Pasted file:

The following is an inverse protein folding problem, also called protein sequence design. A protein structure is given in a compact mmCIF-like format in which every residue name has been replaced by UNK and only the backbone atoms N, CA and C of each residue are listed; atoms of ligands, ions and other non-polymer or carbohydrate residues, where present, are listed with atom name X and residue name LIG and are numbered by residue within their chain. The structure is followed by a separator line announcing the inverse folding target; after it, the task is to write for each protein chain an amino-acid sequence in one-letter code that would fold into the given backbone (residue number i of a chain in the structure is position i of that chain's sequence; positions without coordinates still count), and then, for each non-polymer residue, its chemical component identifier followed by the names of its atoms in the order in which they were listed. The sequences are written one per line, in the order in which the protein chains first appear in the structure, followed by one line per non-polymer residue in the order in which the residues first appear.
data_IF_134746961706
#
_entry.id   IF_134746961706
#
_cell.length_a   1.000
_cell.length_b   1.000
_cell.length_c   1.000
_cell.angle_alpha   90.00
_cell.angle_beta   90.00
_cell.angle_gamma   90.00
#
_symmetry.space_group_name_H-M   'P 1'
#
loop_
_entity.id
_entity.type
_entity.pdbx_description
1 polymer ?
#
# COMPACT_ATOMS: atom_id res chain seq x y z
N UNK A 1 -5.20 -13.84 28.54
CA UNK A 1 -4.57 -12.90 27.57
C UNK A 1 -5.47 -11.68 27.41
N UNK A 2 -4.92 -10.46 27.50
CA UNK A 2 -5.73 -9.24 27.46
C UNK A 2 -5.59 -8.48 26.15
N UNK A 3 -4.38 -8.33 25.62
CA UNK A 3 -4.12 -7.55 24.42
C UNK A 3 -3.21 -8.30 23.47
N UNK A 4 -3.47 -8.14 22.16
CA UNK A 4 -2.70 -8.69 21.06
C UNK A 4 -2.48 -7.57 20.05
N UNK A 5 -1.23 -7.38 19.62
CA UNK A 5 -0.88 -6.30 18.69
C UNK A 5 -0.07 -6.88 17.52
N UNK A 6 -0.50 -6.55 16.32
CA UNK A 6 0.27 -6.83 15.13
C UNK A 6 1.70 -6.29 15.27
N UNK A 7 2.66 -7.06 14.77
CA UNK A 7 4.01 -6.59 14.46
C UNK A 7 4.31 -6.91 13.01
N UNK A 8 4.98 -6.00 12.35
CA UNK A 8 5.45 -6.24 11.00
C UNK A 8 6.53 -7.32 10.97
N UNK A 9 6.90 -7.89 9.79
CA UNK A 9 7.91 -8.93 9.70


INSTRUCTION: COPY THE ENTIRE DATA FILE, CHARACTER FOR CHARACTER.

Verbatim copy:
The following is an inverse protein folding problem, also called protein sequence design. A protein structure is given in a compact mmCIF-like format in which every residue name has been replaced by UNK and only the backbone atoms N, CA and C of each residue are listed; atoms of ligands, ions and other non-polymer or carbohydrate residues, where present, are listed with atom name X and residue name LIG and are numbered by residue within their chain. The structure is followed by a separator line announcing the inverse folding target; after it, the task is to write for each protein chain an amino-acid sequence in one-letter code that would fold into the given backbone (residue number i of a chain in the structure is position i of that chain's sequence; positions without coordinates still count), and then, for each non-polymer residue, its chemical component identifier followed by the names of its atoms in the order in which they were listed. The sequences are written one per line, in the order in which the protein chains first appear in the structure, followed by one line per non-polymer residue in the order in which the residues first appear.
data_IF_134746961706
#
_entry.id   IF_134746961706
#
_cell.length_a   1.000
_cell.length_b   1.000
_cell.length_c   1.000
_cell.angle_alpha   90.00
_cell.angle_beta   90.00
_cell.angle_gamma   90.00
#
_symmetry.space_group_name_H-M   'P 1'
#
loop_
_entity.id
_entity.type
_entity.pdbx_description
1 polymer ?
#
# COMPACT_ATOMS: atom_id res chain seq x y z
N UNK A 1 -5.20 -13.84 28.54
CA UNK A 1 -4.57 -12.90 27.57
C UNK A 1 -5.47 -11.68 27.41
N UNK A 2 -4.92 -10.46 27.50
CA UNK A 2 -5.73 -9.24 27.46
C UNK A 2 -5.59 -8.48 26.15
N UNK A 3 -4.38 -8.33 25.62
CA UNK A 3 -4.12 -7.55 24.42
C UNK A 3 -3.21 -8.30 23.47
N UNK A 4 -3.47 -8.14 22.16
CA UNK A 4 -2.70 -8.69 21.06
C UNK A 4 -2.48 -7.57 20.05
N UNK A 5 -1.23 -7.38 19.62
CA UNK A 5 -0.88 -6.30 18.69
C UNK A 5 -0.07 -6.88 17.52
N UNK A 6 -0.50 -6.55 16.32
CA UNK A 6 0.27 -6.83 15.13
C UNK A 6 1.70 -6.29 15.27
N UNK A 7 2.66 -7.06 14.77
CA UNK A 7 4.01 -6.59 14.46
C UNK A 7 4.31 -6.91 13.01
N UNK A 8 4.98 -6.00 12.35
CA UNK A 8 5.45 -6.24 11.00
C UNK A 8 6.53 -7.32 10.97
N UNK A 9 6.90 -7.89 9.79
CA UNK A 9 7.91 -8.93 9.70